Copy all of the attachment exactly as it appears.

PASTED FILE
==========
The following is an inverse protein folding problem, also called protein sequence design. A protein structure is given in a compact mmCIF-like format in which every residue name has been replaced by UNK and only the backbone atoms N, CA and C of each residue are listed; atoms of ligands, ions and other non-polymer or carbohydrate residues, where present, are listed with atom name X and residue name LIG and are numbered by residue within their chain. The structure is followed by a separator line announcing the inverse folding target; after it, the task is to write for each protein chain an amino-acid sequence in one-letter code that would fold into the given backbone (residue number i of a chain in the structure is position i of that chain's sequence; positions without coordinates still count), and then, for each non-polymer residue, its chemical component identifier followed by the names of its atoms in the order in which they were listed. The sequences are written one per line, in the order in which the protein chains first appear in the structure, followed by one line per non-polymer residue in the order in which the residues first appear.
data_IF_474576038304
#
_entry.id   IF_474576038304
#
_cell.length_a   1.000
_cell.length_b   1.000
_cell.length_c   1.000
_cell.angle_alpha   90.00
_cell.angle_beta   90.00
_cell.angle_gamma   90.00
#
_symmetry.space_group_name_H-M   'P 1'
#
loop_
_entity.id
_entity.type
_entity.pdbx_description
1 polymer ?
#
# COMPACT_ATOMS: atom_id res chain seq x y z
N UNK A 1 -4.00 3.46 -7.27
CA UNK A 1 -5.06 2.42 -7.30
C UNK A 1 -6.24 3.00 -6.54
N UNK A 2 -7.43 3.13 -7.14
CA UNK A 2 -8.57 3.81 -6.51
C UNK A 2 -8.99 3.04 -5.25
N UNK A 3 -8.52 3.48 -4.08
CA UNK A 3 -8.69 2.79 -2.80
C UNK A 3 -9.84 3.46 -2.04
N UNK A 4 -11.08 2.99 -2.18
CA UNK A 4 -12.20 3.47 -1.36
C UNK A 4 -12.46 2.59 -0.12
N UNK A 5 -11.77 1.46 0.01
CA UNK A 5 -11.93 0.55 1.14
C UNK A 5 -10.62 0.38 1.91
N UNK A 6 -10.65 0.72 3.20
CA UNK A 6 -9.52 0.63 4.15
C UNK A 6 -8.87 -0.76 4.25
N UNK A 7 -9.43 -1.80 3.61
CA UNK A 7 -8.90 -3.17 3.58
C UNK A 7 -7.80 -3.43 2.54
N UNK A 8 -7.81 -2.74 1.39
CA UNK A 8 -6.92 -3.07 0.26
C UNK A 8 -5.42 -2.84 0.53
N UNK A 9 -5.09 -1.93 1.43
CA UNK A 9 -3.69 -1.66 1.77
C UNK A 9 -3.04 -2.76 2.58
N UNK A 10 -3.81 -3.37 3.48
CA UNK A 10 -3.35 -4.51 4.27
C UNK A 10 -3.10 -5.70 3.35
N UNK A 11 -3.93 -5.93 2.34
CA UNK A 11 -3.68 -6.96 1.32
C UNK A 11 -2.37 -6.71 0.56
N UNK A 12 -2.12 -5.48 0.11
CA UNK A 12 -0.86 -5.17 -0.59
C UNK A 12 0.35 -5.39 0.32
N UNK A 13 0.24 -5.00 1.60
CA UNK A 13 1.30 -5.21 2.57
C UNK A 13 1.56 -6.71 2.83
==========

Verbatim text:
The following is an inverse protein folding problem, also called protein sequence design. A protein structure is given in a compact mmCIF-like format in which every residue name has been replaced by UNK and only the backbone atoms N, CA and C of each residue are listed; atoms of ligands, ions and other non-polymer or carbohydrate residues, where present, are listed with atom name X and residue name LIG and are numbered by residue within their chain. The structure is followed by a separator line announcing the inverse folding target; after it, the task is to write for each protein chain an amino-acid sequence in one-letter code that would fold into the given backbone (residue number i of a chain in the structure is position i of that chain's sequence; positions without coordinates still count), and then, for each non-polymer residue, its chemical component identifier followed by the names of its atoms in the order in which they were listed. The sequences are written one per line, in the order in which the protein chains first appear in the structure, followed by one line per non-polymer residue in the order in which the residues first appear.
data_IF_474576038304
#
_entry.id   IF_474576038304
#
_cell.length_a   1.000
_cell.length_b   1.000
_cell.length_c   1.000
_cell.angle_alpha   90.00
_cell.angle_beta   90.00
_cell.angle_gamma   90.00
#
_symmetry.space_group_name_H-M   'P 1'
#
loop_
_entity.id
_entity.type
_entity.pdbx_description
1 polymer ?
#
# COMPACT_ATOMS: atom_id res chain seq x y z
N UNK A 1 -4.00 3.46 -7.27
CA UNK A 1 -5.06 2.42 -7.30
C UNK A 1 -6.24 3.00 -6.54
N UNK A 2 -7.43 3.13 -7.14
CA UNK A 2 -8.57 3.81 -6.51
C UNK A 2 -8.99 3.04 -5.25
N UNK A 3 -8.52 3.48 -4.08
CA UNK A 3 -8.69 2.79 -2.80
C UNK A 3 -9.84 3.46 -2.04
N UNK A 4 -11.08 2.99 -2.18
CA UNK A 4 -12.20 3.47 -1.36
C UNK A 4 -12.46 2.59 -0.12
N UNK A 5 -11.77 1.46 0.01
CA UNK A 5 -11.93 0.55 1.14
C UNK A 5 -10.62 0.38 1.91
N UNK A 6 -10.65 0.72 3.20
CA UNK A 6 -9.52 0.63 4.15
C UNK A 6 -8.87 -0.76 4.25
N UNK A 7 -9.43 -1.80 3.61
CA UNK A 7 -8.90 -3.17 3.58
C UNK A 7 -7.80 -3.43 2.54
N UNK A 8 -7.81 -2.74 1.39
CA UNK A 8 -6.92 -3.07 0.26
C UNK A 8 -5.42 -2.84 0.53
N UNK A 9 -5.09 -1.93 1.43
CA UNK A 9 -3.69 -1.66 1.77
C UNK A 9 -3.04 -2.76 2.58
N UNK A 10 -3.81 -3.37 3.48
CA UNK A 10 -3.35 -4.51 4.27
C UNK A 10 -3.10 -5.70 3.35
N UNK A 11 -3.93 -5.93 2.34
CA UNK A 11 -3.68 -6.96 1.32
C UNK A 11 -2.37 -6.71 0.56
N UNK A 12 -2.12 -5.48 0.11
CA UNK A 12 -0.86 -5.17 -0.59
C UNK A 12 0.35 -5.39 0.32
N UNK A 13 0.24 -5.00 1.60
CA UNK A 13 1.30 -5.21 2.57
C UNK A 13 1.56 -6.71 2.83